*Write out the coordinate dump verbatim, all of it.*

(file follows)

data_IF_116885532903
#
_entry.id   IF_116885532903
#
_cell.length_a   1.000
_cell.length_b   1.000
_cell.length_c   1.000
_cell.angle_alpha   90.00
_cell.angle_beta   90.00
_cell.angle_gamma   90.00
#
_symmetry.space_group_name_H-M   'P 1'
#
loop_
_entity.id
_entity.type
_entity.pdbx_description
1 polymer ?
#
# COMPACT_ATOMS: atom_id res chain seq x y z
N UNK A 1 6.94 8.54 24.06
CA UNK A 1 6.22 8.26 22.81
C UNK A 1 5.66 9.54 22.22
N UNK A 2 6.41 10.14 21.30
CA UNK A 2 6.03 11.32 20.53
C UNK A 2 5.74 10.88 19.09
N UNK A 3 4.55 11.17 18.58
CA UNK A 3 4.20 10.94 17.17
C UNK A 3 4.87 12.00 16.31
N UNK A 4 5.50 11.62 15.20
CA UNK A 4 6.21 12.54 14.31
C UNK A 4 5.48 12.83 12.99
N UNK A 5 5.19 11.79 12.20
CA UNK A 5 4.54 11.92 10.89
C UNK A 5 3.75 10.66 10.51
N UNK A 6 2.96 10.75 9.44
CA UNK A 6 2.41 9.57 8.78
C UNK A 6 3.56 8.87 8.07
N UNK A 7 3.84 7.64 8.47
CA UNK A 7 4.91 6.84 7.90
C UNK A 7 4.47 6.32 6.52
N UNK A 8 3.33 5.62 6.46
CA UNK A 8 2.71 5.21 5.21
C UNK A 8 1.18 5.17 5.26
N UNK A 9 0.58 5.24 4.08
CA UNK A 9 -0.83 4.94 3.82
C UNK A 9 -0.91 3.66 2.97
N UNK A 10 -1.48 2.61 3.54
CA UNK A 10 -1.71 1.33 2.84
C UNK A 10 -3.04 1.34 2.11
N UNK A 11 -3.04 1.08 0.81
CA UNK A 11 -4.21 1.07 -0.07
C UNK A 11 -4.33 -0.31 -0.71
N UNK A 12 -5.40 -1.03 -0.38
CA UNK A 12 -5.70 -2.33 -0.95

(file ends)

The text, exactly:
data_IF_116885532903
#
_entry.id   IF_116885532903
#
_cell.length_a   1.000
_cell.length_b   1.000
_cell.length_c   1.000
_cell.angle_alpha   90.00
_cell.angle_beta   90.00
_cell.angle_gamma   90.00
#
_symmetry.space_group_name_H-M   'P 1'
#
loop_
_entity.id
_entity.type
_entity.pdbx_description
1 polymer ?
#
# COMPACT_ATOMS: atom_id res chain seq x y z
N UNK A 1 6.94 8.54 24.06
CA UNK A 1 6.22 8.26 22.81
C UNK A 1 5.66 9.54 22.22
N UNK A 2 6.41 10.14 21.30
CA UNK A 2 6.03 11.32 20.53
C UNK A 2 5.74 10.88 19.09
N UNK A 3 4.55 11.17 18.58
CA UNK A 3 4.20 10.94 17.17
C UNK A 3 4.87 12.00 16.31
N UNK A 4 5.50 11.62 15.20
CA UNK A 4 6.21 12.54 14.31
C UNK A 4 5.48 12.83 12.99
N UNK A 5 5.19 11.79 12.20
CA UNK A 5 4.54 11.92 10.89
C UNK A 5 3.75 10.66 10.51
N UNK A 6 2.96 10.75 9.44
CA UNK A 6 2.41 9.57 8.78
C UNK A 6 3.56 8.87 8.07
N UNK A 7 3.84 7.64 8.47
CA UNK A 7 4.91 6.84 7.90
C UNK A 7 4.47 6.32 6.52
N UNK A 8 3.33 5.62 6.46
CA UNK A 8 2.71 5.21 5.21
C UNK A 8 1.18 5.17 5.26
N UNK A 9 0.58 5.24 4.08
CA UNK A 9 -0.83 4.94 3.82
C UNK A 9 -0.91 3.66 2.97
N UNK A 10 -1.48 2.61 3.54
CA UNK A 10 -1.71 1.33 2.84
C UNK A 10 -3.04 1.34 2.11
N UNK A 11 -3.04 1.08 0.81
CA UNK A 11 -4.21 1.07 -0.07
C UNK A 11 -4.33 -0.31 -0.71
N UNK A 12 -5.40 -1.03 -0.38
CA UNK A 12 -5.70 -2.33 -0.95